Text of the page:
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Magnolia residents debate Fort Lawton affordable housing plans

SEATTLE -- A couple hundred people attended a public meeting in Magnolia Monday night to voice their thoughts on the proposed development of Fort Lawton.

The once bustling military base is now open empty land. Fort Lawton Army reserve center, an old military outpost in Magnolia, has been the battleground in this neighborhood for more than a decade.

The project proposes to take 34 acres of the Fort Lawton site and develop it into 238 affordable housing units for nearly 600 people.

About 85 of those units would be for homeless seniors with services on site. Approximately 100 one to three bedroom rowhouses would be available to low income residents for rent, and the other approximately 50 units would be townhomes available for purchase for families making between $64,000 to $86,000.

“I truly live three blocks from there,” said Lori Snyder a longtime Magnolia resident who has attended past public hearings about the project and isn’t rolling out the welcome mat for her new neighbors.

“I just don’t think we have the facilities here in Magnolia for homeless housing,” said Snyder.

But ask another 40-year resident of Magnolia, Sue Olson.

“I would say I’m sorry they have such a narrow outlook on their fellow citizens,” said Olson.

She says the quiet community is lacking diversity.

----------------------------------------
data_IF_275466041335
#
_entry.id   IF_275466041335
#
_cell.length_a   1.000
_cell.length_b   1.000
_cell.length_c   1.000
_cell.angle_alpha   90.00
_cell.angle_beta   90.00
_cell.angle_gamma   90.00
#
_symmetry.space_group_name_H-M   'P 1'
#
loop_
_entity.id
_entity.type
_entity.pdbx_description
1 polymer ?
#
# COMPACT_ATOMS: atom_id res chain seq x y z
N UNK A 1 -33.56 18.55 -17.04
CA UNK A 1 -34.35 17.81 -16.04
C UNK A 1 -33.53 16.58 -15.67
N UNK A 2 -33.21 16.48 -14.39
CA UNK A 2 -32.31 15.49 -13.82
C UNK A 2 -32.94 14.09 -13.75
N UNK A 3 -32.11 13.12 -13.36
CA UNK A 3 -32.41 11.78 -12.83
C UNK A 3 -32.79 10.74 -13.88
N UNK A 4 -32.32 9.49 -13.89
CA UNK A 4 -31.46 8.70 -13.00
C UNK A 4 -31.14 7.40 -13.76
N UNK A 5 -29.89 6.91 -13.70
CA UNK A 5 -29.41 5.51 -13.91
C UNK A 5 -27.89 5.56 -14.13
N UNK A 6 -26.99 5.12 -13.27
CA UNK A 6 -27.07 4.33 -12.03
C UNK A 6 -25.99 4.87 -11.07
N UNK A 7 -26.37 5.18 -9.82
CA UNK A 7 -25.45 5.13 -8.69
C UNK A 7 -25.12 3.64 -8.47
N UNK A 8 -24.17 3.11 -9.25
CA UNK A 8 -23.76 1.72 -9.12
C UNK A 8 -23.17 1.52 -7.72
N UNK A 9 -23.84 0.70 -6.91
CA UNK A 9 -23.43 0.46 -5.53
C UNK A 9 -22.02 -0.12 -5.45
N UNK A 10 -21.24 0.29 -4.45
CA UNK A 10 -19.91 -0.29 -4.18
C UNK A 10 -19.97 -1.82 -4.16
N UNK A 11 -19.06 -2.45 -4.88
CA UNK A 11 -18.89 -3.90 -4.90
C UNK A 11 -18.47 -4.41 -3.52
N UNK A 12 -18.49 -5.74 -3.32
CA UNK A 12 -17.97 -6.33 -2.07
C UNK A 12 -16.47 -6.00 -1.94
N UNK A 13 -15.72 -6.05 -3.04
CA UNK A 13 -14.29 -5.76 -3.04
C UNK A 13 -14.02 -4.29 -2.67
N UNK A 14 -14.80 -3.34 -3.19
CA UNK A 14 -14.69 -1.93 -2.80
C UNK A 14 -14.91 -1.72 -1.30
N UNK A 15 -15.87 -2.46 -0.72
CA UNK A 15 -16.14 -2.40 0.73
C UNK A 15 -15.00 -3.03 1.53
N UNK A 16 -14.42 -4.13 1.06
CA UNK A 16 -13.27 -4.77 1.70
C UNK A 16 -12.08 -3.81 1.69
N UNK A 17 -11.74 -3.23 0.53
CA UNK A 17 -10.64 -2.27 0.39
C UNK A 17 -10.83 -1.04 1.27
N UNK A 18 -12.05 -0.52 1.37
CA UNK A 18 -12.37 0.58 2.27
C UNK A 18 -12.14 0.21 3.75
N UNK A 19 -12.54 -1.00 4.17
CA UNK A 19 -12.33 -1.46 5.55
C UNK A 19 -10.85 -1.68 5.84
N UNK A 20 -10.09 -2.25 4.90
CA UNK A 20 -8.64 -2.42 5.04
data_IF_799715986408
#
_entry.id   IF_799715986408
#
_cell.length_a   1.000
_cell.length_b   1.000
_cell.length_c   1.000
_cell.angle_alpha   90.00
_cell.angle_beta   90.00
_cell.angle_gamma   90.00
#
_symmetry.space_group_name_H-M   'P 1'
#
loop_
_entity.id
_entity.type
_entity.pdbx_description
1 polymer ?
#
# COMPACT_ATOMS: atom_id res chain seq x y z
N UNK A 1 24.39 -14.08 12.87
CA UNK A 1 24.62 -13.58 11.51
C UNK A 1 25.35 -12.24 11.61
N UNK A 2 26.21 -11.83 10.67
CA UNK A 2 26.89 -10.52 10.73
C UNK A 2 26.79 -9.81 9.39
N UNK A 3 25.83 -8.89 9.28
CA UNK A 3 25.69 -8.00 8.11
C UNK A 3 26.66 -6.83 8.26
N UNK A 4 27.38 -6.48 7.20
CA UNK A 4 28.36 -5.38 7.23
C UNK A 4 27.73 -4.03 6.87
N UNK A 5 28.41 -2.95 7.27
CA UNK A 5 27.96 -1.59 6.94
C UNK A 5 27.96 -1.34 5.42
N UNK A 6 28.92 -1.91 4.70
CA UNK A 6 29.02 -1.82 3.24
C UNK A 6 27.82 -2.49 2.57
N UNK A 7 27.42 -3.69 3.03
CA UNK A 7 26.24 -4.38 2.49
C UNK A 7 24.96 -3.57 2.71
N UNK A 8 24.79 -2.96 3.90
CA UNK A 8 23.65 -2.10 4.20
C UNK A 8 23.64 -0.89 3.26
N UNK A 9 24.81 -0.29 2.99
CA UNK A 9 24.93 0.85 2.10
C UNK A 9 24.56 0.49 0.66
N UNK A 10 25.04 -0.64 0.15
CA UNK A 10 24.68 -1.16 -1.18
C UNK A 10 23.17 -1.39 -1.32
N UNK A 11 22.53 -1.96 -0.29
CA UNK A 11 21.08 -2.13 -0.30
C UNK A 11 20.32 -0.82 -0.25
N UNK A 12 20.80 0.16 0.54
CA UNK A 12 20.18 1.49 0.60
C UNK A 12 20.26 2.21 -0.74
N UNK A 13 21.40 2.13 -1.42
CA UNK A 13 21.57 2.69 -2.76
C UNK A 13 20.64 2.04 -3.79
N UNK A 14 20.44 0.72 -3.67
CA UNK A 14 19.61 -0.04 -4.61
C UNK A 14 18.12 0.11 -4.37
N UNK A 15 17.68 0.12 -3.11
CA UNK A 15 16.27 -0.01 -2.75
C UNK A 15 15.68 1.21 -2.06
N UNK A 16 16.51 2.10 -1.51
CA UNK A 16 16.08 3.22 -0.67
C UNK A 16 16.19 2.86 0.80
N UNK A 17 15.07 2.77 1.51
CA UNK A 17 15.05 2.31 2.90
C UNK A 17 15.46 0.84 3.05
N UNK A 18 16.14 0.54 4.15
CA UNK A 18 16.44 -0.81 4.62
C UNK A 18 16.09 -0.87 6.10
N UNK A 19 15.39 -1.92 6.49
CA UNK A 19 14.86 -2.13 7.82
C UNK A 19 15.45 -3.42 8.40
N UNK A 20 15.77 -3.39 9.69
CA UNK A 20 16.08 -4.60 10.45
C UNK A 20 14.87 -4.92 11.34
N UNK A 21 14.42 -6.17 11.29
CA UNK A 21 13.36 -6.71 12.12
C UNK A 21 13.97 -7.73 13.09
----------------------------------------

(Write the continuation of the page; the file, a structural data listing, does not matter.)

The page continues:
“I think people who are given the opportunity in this neighborhood will thrive,” said Olson.

Hundreds attended the meeting Monday night at the cafeteria of Catharine Blaine School in Magnolia voicing opinions far more than just for or against the project, but raising concerns about the need for more public transit for people who would live at the new site. Residents brought up concerns for more police officers on the site and the need for more grocery stores to serve the community.

“I want to bring more people in to have more reason for bus lines and businesses and restaurants to open here,” said Magnolia resident Jenna Magee.

City council member Teresa Mosqueda says she will make it a priority to keep dedicated green space in the area.

“As we build density it is also a priority of mine to maintain green spaces,” she said.

The city says 60 percent of the 34 acres would be kept as green space. Some it would be built into Discovery Park and some would be made into new playfields.

Public comment and plans will be presented to the city council for their approval in about 60 days. The next step after that would be to get federal approval for land development at Fort Lawton, then the earliest pre-permitting would begin would be 2020.

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